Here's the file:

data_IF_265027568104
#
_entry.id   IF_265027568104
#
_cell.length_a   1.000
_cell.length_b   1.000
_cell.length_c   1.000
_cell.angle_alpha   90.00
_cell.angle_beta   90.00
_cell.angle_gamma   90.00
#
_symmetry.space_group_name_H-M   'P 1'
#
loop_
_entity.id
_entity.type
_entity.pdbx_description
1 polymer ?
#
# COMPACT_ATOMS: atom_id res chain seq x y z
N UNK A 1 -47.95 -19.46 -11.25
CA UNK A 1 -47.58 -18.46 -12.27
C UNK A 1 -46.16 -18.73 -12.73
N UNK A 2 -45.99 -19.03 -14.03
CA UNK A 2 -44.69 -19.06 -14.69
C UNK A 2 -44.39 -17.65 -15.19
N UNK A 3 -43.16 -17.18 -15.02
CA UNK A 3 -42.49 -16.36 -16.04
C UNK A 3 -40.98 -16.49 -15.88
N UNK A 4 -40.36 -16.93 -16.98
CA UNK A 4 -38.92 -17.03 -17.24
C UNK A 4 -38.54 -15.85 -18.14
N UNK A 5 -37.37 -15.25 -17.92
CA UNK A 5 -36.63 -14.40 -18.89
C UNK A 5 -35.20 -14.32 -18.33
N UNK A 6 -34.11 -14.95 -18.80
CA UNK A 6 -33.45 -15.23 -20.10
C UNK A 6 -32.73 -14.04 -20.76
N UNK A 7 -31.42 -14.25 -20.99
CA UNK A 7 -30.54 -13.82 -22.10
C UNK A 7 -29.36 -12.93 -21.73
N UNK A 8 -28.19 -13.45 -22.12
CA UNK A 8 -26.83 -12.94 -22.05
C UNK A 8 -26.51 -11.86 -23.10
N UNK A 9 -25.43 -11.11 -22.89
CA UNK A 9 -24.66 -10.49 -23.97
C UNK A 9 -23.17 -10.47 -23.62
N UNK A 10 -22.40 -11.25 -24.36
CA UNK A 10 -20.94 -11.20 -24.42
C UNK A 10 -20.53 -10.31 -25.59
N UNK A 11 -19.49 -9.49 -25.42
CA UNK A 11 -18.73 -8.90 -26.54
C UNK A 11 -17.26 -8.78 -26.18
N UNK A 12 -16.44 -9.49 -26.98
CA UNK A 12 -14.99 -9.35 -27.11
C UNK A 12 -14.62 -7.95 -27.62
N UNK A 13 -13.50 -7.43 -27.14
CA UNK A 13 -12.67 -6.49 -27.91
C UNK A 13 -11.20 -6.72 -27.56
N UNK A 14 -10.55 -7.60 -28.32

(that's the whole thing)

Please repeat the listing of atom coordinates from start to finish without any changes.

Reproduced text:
data_IF_265027568104
#
_entry.id   IF_265027568104
#
_cell.length_a   1.000
_cell.length_b   1.000
_cell.length_c   1.000
_cell.angle_alpha   90.00
_cell.angle_beta   90.00
_cell.angle_gamma   90.00
#
_symmetry.space_group_name_H-M   'P 1'
#
loop_
_entity.id
_entity.type
_entity.pdbx_description
1 polymer ?
#
# COMPACT_ATOMS: atom_id res chain seq x y z
N UNK A 1 -47.95 -19.46 -11.25
CA UNK A 1 -47.58 -18.46 -12.27
C UNK A 1 -46.16 -18.73 -12.73
N UNK A 2 -45.99 -19.03 -14.03
CA UNK A 2 -44.69 -19.06 -14.69
C UNK A 2 -44.39 -17.65 -15.19
N UNK A 3 -43.16 -17.18 -15.02
CA UNK A 3 -42.49 -16.36 -16.04
C UNK A 3 -40.98 -16.49 -15.88
N UNK A 4 -40.36 -16.93 -16.98
CA UNK A 4 -38.92 -17.03 -17.24
C UNK A 4 -38.54 -15.85 -18.14
N UNK A 5 -37.37 -15.25 -17.92
CA UNK A 5 -36.63 -14.40 -18.89
C UNK A 5 -35.20 -14.32 -18.33
N UNK A 6 -34.11 -14.95 -18.80
CA UNK A 6 -33.45 -15.23 -20.10
C UNK A 6 -32.73 -14.04 -20.76
N UNK A 7 -31.42 -14.25 -20.99
CA UNK A 7 -30.54 -13.82 -22.10
C UNK A 7 -29.36 -12.93 -21.73
N UNK A 8 -28.19 -13.45 -22.12
CA UNK A 8 -26.83 -12.94 -22.05
C UNK A 8 -26.51 -11.86 -23.10
N UNK A 9 -25.43 -11.11 -22.89
CA UNK A 9 -24.66 -10.49 -23.97
C UNK A 9 -23.17 -10.47 -23.62
N UNK A 10 -22.40 -11.25 -24.36
CA UNK A 10 -20.94 -11.20 -24.42
C UNK A 10 -20.53 -10.31 -25.59
N UNK A 11 -19.49 -9.49 -25.42
CA UNK A 11 -18.73 -8.90 -26.54
C UNK A 11 -17.26 -8.78 -26.18
N UNK A 12 -16.44 -9.49 -26.98
CA UNK A 12 -14.99 -9.35 -27.11
C UNK A 12 -14.62 -7.95 -27.62
N UNK A 13 -13.50 -7.43 -27.14
CA UNK A 13 -12.67 -6.49 -27.91
C UNK A 13 -11.20 -6.72 -27.56
N UNK A 14 -10.55 -7.60 -28.32